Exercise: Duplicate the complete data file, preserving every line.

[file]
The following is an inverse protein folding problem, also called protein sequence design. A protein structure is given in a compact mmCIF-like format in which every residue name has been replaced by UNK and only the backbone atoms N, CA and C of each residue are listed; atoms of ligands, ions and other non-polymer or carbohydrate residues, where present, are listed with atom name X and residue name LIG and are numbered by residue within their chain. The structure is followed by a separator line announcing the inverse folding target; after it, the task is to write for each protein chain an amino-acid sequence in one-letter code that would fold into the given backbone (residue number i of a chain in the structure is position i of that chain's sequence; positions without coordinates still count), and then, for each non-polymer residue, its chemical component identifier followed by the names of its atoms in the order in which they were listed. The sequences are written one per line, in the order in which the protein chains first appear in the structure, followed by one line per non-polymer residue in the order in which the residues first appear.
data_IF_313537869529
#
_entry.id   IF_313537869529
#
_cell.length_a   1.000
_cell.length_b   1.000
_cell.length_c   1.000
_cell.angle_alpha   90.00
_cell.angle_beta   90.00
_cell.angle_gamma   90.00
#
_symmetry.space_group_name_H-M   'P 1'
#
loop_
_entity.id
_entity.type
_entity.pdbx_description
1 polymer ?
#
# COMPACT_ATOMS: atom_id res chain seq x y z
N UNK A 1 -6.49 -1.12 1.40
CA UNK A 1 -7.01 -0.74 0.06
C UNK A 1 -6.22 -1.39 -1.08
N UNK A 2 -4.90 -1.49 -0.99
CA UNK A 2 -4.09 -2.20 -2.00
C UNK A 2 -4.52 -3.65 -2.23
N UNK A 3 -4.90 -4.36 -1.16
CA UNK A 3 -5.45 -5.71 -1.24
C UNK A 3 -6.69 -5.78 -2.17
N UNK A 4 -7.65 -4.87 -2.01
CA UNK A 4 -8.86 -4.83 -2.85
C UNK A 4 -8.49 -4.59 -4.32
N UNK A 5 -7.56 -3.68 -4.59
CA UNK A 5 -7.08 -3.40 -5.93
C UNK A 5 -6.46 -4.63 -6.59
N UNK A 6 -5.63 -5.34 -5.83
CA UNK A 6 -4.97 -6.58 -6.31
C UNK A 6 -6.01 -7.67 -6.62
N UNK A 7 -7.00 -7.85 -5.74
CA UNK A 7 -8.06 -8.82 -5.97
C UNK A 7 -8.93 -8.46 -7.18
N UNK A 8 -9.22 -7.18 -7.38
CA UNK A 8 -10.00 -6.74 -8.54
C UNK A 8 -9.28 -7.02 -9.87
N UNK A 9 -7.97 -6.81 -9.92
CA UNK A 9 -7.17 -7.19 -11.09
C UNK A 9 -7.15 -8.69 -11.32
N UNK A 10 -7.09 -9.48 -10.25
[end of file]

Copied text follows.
The following is an inverse protein folding problem, also called protein sequence design. A protein structure is given in a compact mmCIF-like format in which every residue name has been replaced by UNK and only the backbone atoms N, CA and C of each residue are listed; atoms of ligands, ions and other non-polymer or carbohydrate residues, where present, are listed with atom name X and residue name LIG and are numbered by residue within their chain. The structure is followed by a separator line announcing the inverse folding target; after it, the task is to write for each protein chain an amino-acid sequence in one-letter code that would fold into the given backbone (residue number i of a chain in the structure is position i of that chain's sequence; positions without coordinates still count), and then, for each non-polymer residue, its chemical component identifier followed by the names of its atoms in the order in which they were listed. The sequences are written one per line, in the order in which the protein chains first appear in the structure, followed by one line per non-polymer residue in the order in which the residues first appear.
data_IF_313537869529
#
_entry.id   IF_313537869529
#
_cell.length_a   1.000
_cell.length_b   1.000
_cell.length_c   1.000
_cell.angle_alpha   90.00
_cell.angle_beta   90.00
_cell.angle_gamma   90.00
#
_symmetry.space_group_name_H-M   'P 1'
#
loop_
_entity.id
_entity.type
_entity.pdbx_description
1 polymer ?
#
# COMPACT_ATOMS: atom_id res chain seq x y z
N UNK A 1 -6.49 -1.12 1.40
CA UNK A 1 -7.01 -0.74 0.06
C UNK A 1 -6.22 -1.39 -1.08
N UNK A 2 -4.90 -1.49 -0.99
CA UNK A 2 -4.09 -2.20 -2.00
C UNK A 2 -4.52 -3.65 -2.23
N UNK A 3 -4.90 -4.36 -1.16
CA UNK A 3 -5.45 -5.71 -1.24
C UNK A 3 -6.69 -5.78 -2.17
N UNK A 4 -7.65 -4.87 -2.01
CA UNK A 4 -8.86 -4.83 -2.85
C UNK A 4 -8.49 -4.59 -4.32
N UNK A 5 -7.56 -3.68 -4.59
CA UNK A 5 -7.08 -3.40 -5.93
C UNK A 5 -6.46 -4.63 -6.59
N UNK A 6 -5.63 -5.34 -5.83
CA UNK A 6 -4.97 -6.58 -6.31
C UNK A 6 -6.01 -7.67 -6.62
N UNK A 7 -7.00 -7.85 -5.74
CA UNK A 7 -8.06 -8.82 -5.97
C UNK A 7 -8.93 -8.46 -7.18
N UNK A 8 -9.22 -7.18 -7.38
CA UNK A 8 -10.00 -6.74 -8.54
C UNK A 8 -9.28 -7.02 -9.87
N UNK A 9 -7.97 -6.81 -9.92
CA UNK A 9 -7.17 -7.19 -11.09
C UNK A 9 -7.15 -8.69 -11.32
N UNK A 10 -7.09 -9.48 -10.25